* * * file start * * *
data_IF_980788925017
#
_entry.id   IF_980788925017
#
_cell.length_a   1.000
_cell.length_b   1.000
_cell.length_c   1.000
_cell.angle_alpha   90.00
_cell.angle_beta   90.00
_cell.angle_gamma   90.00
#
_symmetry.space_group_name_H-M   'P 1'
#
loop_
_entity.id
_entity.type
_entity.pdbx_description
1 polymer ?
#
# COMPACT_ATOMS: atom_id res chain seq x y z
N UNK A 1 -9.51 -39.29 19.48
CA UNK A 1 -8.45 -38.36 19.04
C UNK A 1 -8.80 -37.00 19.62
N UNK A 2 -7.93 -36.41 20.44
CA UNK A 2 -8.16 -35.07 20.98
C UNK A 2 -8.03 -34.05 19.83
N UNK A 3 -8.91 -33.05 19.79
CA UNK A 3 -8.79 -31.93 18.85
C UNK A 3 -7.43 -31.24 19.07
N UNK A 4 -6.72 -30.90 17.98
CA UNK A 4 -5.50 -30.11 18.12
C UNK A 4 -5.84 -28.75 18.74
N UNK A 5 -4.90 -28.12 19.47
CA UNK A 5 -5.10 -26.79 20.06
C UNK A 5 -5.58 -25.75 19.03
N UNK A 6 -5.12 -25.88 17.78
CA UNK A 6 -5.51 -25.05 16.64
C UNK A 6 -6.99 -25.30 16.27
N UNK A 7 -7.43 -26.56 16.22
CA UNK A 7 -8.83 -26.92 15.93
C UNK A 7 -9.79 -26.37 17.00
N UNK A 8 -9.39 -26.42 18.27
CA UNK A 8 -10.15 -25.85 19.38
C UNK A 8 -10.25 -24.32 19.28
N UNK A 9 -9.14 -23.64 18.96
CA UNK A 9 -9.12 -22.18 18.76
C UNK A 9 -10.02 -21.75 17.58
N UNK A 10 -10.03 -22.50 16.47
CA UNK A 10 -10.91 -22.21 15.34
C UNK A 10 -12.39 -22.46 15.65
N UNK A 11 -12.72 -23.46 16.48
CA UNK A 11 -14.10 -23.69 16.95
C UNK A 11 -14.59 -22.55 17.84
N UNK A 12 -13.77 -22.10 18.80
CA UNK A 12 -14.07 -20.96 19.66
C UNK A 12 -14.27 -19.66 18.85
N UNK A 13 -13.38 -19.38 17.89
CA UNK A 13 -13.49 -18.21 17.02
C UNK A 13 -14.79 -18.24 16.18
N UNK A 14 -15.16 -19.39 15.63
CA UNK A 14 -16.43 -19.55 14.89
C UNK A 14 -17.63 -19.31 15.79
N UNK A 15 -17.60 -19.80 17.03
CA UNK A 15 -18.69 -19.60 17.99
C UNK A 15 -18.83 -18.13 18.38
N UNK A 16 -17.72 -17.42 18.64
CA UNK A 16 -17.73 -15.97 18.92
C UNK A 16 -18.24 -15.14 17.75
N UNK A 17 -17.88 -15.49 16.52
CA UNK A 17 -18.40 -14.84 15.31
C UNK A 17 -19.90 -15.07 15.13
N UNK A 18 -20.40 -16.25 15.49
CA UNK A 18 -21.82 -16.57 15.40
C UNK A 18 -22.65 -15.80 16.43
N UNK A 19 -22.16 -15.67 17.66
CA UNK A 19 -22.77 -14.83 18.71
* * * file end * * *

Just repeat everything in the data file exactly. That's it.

data_IF_980788925017
#
_entry.id   IF_980788925017
#
_cell.length_a   1.000
_cell.length_b   1.000
_cell.length_c   1.000
_cell.angle_alpha   90.00
_cell.angle_beta   90.00
_cell.angle_gamma   90.00
#
_symmetry.space_group_name_H-M   'P 1'
#
loop_
_entity.id
_entity.type
_entity.pdbx_description
1 polymer ?
#
# COMPACT_ATOMS: atom_id res chain seq x y z
N UNK A 1 -9.51 -39.29 19.48
CA UNK A 1 -8.45 -38.36 19.04
C UNK A 1 -8.80 -37.00 19.62
N UNK A 2 -7.93 -36.41 20.44
CA UNK A 2 -8.16 -35.07 20.98
C UNK A 2 -8.03 -34.05 19.83
N UNK A 3 -8.91 -33.05 19.79
CA UNK A 3 -8.79 -31.93 18.85
C UNK A 3 -7.43 -31.24 19.07
N UNK A 4 -6.72 -30.90 17.98
CA UNK A 4 -5.50 -30.11 18.12
C UNK A 4 -5.84 -28.75 18.74
N UNK A 5 -4.90 -28.12 19.47
CA UNK A 5 -5.10 -26.79 20.06
C UNK A 5 -5.58 -25.75 19.03
N UNK A 6 -5.12 -25.88 17.78
CA UNK A 6 -5.51 -25.05 16.64
C UNK A 6 -6.99 -25.30 16.27
N UNK A 7 -7.43 -26.56 16.22
CA UNK A 7 -8.83 -26.92 15.93
C UNK A 7 -9.79 -26.37 17.00
N UNK A 8 -9.39 -26.42 18.27
CA UNK A 8 -10.15 -25.85 19.38
C UNK A 8 -10.25 -24.32 19.28
N UNK A 9 -9.14 -23.64 18.96
CA UNK A 9 -9.12 -22.18 18.76
C UNK A 9 -10.02 -21.75 17.58
N UNK A 10 -10.03 -22.50 16.47
CA UNK A 10 -10.91 -22.21 15.34
C UNK A 10 -12.39 -22.46 15.65
N UNK A 11 -12.72 -23.46 16.48
CA UNK A 11 -14.10 -23.69 16.95
C UNK A 11 -14.59 -22.55 17.84
N UNK A 12 -13.77 -22.10 18.80
CA UNK A 12 -14.07 -20.96 19.66
C UNK A 12 -14.27 -19.66 18.85
N UNK A 13 -13.38 -19.38 17.89
CA UNK A 13 -13.49 -18.21 17.02
C UNK A 13 -14.79 -18.24 16.18
N UNK A 14 -15.16 -19.39 15.63
CA UNK A 14 -16.43 -19.55 14.89
C UNK A 14 -17.63 -19.31 15.79
N UNK A 15 -17.60 -19.80 17.03
CA UNK A 15 -18.69 -19.60 17.99
C UNK A 15 -18.83 -18.13 18.38
N UNK A 16 -17.72 -17.42 18.64
CA UNK A 16 -17.73 -15.97 18.92
C UNK A 16 -18.24 -15.14 17.75
N UNK A 17 -17.88 -15.49 16.52
CA UNK A 17 -18.40 -14.84 15.31
C UNK A 17 -19.90 -15.07 15.13
N UNK A 18 -20.40 -16.25 15.49
CA UNK A 18 -21.82 -16.57 15.40
C UNK A 18 -22.65 -15.80 16.43
N UNK A 19 -22.16 -15.67 17.66
CA UNK A 19 -22.77 -14.83 18.71